Politics

Google’s Employees are About to Crash the Palace as Election Year Nears

In the latest example of Alphabet (NASDAQ:) laying down the law with its employees, the company has fired one worker and put two others on leave for violating company policies. 

Source: Valeriya Zankovych / Shutterstock.com

Owners of Google stock ought to take seriously because if the company doesn’t put out an olive branch to its employees, a palace revolt is not out of the question. 

Here’s why. 

Labor-related activism isn’t new at Google. More than walked out from work last November to protest the way the company dealt with sexual harassment allegations. 

Other companies are experiencing rising tensions. 

Amazon (NASDAQ:) has seen a half-dozen worker groups created to fight for the rights of rank-and-file employees as well as climate change and other subjects conducive to employee activism. 

“That’s why more Amazonians are speaking out. We do have high standards for Amazon because Amazon has high standards for us,” said in Seattle who’s part of the climate group. “The sentiment that I’ve heard is, yes, we’re interested in working with other groups, because I think there’s connectivity throughout the issues.”

Employee activism isn’t a bad thing if it’s dealt with openly and transparently. Amazon published a list of that are important to the company to acknowledge many of its workers’ biggest concerns.

Google should do the same because if it doesn’t, employee tensions are only going to get worse, and an angry workforce, no matter how smart, is not a good thing for GOOGL stock.

We’re in an Election Cycle

In the months leading up to the November 2020 election, Google employees are going to hear the battle calls of Elizabeth Warren and Bernie Sanders. Of all the to political campaigns in 2019, 56% have gone to the two left-leaning candidates while President Trump got just 1.4% of their contributions — and they’re going to be emboldened to speak out against what they see as corporate injustice. 

From an investor’s perspective, this must seem so unrelated to the task at hand, which is to make suitable investments in companies that make money consistently — end of the story.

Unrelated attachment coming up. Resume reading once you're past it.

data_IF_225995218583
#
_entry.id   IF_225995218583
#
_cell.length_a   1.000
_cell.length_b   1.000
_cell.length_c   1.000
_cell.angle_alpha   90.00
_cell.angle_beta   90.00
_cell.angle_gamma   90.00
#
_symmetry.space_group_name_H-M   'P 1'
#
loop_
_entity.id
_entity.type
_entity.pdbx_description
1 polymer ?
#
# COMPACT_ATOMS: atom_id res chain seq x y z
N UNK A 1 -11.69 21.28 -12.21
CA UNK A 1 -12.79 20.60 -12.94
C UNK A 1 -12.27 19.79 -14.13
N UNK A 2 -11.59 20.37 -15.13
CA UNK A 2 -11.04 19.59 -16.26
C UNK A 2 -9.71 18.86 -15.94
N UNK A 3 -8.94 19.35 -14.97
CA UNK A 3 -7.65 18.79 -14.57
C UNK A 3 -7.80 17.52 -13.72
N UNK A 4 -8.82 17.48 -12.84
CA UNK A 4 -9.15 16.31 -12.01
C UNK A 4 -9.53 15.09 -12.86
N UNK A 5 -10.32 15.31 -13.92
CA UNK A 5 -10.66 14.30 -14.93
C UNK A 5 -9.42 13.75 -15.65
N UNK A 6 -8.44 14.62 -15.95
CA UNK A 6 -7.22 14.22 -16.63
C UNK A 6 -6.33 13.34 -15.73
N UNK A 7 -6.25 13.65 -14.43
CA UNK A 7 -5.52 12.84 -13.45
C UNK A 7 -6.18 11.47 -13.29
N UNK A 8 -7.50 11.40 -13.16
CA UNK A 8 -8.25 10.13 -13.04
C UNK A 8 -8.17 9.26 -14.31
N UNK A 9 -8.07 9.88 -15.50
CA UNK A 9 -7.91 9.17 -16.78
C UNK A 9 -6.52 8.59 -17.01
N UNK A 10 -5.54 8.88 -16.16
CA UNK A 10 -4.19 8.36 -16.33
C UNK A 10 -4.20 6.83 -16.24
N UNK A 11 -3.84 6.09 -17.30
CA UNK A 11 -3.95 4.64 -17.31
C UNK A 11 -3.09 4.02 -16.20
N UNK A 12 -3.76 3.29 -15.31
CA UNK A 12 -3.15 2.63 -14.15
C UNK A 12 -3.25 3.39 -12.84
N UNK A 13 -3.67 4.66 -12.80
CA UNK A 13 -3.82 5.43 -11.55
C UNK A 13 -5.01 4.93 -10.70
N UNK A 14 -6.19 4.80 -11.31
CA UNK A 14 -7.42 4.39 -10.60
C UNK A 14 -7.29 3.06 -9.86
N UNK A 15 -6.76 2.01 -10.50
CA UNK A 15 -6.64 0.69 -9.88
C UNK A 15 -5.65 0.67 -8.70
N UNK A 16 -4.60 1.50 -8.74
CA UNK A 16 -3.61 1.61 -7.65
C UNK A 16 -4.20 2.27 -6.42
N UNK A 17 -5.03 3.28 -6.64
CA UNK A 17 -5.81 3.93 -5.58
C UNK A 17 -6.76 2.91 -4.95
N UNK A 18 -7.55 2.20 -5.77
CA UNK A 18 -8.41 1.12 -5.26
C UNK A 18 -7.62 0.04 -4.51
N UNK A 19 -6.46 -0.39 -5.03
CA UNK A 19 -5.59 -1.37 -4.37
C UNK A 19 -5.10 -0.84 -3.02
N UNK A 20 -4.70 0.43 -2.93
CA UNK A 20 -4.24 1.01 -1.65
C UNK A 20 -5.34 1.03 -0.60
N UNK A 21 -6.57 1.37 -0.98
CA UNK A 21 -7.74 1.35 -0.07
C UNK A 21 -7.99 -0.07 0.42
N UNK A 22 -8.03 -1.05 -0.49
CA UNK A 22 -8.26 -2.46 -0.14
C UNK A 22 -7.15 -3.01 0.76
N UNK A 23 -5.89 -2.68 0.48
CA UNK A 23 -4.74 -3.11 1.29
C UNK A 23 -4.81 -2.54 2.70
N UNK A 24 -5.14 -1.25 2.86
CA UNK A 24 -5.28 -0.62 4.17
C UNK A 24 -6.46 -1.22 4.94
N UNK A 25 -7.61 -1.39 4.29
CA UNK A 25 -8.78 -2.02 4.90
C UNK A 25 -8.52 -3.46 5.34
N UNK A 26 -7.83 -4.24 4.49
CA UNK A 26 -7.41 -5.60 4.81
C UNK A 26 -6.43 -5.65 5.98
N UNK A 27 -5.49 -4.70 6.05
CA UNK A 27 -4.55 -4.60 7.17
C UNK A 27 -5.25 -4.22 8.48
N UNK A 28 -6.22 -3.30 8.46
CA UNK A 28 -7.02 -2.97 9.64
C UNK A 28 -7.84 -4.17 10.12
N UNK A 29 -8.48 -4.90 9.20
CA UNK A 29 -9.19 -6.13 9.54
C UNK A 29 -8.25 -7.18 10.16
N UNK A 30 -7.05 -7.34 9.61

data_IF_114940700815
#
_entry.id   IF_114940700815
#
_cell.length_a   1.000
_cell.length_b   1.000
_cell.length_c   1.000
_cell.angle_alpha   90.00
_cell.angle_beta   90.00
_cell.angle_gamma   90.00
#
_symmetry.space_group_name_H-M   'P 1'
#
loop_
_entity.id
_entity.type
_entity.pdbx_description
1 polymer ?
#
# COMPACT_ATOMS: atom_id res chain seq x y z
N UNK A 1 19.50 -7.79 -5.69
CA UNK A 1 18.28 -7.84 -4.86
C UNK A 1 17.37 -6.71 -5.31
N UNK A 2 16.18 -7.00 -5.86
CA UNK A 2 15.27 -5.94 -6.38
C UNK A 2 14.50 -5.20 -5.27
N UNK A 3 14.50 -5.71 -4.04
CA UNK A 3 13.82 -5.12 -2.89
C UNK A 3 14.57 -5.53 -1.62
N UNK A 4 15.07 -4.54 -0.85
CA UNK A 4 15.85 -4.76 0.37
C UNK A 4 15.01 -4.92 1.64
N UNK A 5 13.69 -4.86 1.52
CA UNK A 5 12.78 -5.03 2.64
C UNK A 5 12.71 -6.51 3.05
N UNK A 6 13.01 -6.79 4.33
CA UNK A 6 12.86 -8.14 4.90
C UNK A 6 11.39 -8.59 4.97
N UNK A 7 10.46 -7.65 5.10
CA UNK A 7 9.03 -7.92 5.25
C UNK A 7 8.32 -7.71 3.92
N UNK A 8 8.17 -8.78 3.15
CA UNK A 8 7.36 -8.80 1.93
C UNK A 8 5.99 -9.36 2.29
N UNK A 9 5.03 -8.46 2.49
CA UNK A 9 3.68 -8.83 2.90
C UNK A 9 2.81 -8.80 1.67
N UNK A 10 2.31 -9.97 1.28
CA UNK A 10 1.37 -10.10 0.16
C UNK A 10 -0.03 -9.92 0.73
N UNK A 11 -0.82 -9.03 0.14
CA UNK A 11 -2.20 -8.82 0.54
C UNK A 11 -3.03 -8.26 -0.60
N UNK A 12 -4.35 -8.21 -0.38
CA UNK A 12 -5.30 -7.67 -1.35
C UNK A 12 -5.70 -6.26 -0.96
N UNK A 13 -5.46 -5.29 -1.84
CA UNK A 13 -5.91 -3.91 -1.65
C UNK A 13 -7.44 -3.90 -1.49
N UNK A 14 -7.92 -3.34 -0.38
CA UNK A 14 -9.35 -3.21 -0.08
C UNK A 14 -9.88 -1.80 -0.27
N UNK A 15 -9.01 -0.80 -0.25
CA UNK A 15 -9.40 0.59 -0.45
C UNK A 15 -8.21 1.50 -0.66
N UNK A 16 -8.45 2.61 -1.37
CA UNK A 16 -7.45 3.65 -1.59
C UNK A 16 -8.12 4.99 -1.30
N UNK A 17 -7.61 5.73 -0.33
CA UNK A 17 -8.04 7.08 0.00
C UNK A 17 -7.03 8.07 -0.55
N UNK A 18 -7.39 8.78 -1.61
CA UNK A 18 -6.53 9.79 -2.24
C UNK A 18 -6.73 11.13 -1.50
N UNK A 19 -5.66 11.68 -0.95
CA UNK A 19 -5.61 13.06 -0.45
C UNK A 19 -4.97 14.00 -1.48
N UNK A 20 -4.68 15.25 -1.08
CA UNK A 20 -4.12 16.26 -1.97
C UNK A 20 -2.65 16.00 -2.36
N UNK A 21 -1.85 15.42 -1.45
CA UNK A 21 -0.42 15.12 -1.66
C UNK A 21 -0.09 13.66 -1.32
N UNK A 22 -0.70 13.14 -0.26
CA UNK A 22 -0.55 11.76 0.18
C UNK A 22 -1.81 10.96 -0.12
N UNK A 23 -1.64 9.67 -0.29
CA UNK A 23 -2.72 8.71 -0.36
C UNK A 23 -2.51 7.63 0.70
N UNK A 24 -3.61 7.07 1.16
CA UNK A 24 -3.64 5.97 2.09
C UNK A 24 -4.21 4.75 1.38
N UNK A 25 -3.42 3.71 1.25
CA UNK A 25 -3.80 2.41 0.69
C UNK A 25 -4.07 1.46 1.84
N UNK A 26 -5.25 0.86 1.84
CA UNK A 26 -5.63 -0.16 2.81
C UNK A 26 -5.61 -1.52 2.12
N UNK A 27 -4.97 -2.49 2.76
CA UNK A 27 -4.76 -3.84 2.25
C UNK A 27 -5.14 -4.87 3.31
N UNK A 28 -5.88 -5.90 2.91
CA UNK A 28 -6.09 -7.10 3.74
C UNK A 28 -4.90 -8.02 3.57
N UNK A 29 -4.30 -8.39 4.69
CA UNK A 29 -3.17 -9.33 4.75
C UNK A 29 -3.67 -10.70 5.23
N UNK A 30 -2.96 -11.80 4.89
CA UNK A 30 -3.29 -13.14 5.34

Owners of GOOGL stock probably don’t want to hear it. Still, the nomination of either Warren or Sanders as the Democratic Party’s presidential candidate could ultimately mean . 

I don’t believe is a big deal. I said as much in early 2018. It would probably be good for Google stock.

However, what would be bad for GOOGL stock investors is if the company’s leadership put their heads in the sand and ignored employee dissent. 

The world is moving in that direction. In Google’s mass protest last year, workers called on management to to the company’s board. In May, CtW Investment Group, an organization that works with union-sponsored pension funds, issued a five-page letter to Alphabet shareholders asking them to approve Proposal 11 at the company’s annual meeting in June.

Proposal 11 requested that the board to the company’s board. The board of directors recommended that shareholders vote against the proposal. More than 98% of shareholders who voted also rejected the proposal.

Big mistake.

    The latest U.S. election cycle is going to turn up the heat on management and the board.

    “As a company we’ve prided ourselves on ,” wrote one employee, in a post reviewed by Bloomberg News. “As I was told as a noogler [new Google employee], one of the big benefits of Google is that you can see what everyone else is working on, and how it all fits together. But I guess we’ve abandoned that now. And that both disappoints and terrifies me.”

    Bottom Line on Google Stock

    I don’t think there’s any question Alphabet is a great stock to own. At least, for now. 

    However, if it continues to clash with employees, I could see a day when those same employees crash the palace and that would be very bad for Google stock, whether you own GOOGL shares or the .

    At the time of this writing Will Ashworth did not hold a position in any of the aforementioned securities.

    The post appeared first on InvestorPlace.

    The views and opinions expressed herein are the views and opinions of the author and do not necessarily reflect those of Nasdaq, Inc.

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